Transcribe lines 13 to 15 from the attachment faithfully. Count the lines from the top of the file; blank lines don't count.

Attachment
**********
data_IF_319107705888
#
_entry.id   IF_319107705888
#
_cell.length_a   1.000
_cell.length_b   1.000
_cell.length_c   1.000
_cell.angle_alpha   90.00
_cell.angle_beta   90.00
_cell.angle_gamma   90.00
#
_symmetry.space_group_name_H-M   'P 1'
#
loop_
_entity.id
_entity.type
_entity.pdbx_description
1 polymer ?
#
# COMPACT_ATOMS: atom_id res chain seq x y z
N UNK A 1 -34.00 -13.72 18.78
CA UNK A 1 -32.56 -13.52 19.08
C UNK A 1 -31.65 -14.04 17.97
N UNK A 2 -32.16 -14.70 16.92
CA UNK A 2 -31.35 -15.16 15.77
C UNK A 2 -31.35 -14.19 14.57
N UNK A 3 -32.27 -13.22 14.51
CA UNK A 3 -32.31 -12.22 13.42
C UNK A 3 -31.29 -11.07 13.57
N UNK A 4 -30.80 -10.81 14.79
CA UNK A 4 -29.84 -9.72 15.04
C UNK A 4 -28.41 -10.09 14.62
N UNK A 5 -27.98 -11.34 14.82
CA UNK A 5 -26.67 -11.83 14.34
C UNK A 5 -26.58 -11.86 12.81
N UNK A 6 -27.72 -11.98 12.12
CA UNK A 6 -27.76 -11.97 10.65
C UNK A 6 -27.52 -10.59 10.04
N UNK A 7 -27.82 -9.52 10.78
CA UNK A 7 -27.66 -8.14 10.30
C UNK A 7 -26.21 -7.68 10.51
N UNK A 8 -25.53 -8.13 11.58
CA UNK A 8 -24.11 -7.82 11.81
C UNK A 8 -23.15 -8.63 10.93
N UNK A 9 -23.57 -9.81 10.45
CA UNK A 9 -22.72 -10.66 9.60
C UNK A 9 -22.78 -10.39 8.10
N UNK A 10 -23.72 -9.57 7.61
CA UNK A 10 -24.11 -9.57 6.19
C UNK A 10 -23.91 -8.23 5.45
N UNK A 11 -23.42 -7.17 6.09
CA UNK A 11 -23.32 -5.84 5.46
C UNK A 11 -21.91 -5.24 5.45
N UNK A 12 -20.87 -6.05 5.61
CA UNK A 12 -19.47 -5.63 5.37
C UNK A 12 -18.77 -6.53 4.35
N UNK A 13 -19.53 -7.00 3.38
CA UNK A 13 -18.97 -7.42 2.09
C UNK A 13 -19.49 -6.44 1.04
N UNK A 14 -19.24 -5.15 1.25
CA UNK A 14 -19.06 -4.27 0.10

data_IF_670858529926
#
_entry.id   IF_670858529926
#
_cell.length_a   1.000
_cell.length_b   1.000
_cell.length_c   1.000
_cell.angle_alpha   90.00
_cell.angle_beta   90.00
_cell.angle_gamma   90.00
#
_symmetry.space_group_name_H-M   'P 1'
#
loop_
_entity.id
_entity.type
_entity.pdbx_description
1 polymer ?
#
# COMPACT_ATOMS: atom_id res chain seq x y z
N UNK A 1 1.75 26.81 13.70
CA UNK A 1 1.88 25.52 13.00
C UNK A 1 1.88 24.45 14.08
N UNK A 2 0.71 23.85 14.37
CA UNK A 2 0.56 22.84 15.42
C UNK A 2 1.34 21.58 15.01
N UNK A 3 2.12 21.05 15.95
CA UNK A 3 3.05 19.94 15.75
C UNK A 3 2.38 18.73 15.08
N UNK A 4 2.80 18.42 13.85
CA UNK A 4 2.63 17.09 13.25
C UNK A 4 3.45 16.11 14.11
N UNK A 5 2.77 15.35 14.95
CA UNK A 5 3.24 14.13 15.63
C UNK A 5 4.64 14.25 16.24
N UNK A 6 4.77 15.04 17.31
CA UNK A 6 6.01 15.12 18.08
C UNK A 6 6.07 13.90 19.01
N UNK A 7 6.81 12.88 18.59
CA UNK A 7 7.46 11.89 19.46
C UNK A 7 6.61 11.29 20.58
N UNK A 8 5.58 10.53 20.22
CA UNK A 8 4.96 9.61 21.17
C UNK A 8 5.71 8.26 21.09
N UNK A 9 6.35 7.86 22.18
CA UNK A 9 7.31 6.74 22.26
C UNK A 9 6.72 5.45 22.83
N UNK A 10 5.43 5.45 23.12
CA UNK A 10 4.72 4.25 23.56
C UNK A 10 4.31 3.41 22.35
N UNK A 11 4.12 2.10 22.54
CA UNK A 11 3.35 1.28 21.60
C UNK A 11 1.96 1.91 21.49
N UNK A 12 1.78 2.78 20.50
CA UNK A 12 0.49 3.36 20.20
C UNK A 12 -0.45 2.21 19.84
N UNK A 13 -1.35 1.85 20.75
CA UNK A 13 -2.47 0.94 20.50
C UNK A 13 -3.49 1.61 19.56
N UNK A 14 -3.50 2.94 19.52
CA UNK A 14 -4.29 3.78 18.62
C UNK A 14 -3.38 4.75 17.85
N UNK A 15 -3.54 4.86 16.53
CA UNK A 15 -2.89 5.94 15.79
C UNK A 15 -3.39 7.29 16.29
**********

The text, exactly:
#
loop_
_entity.id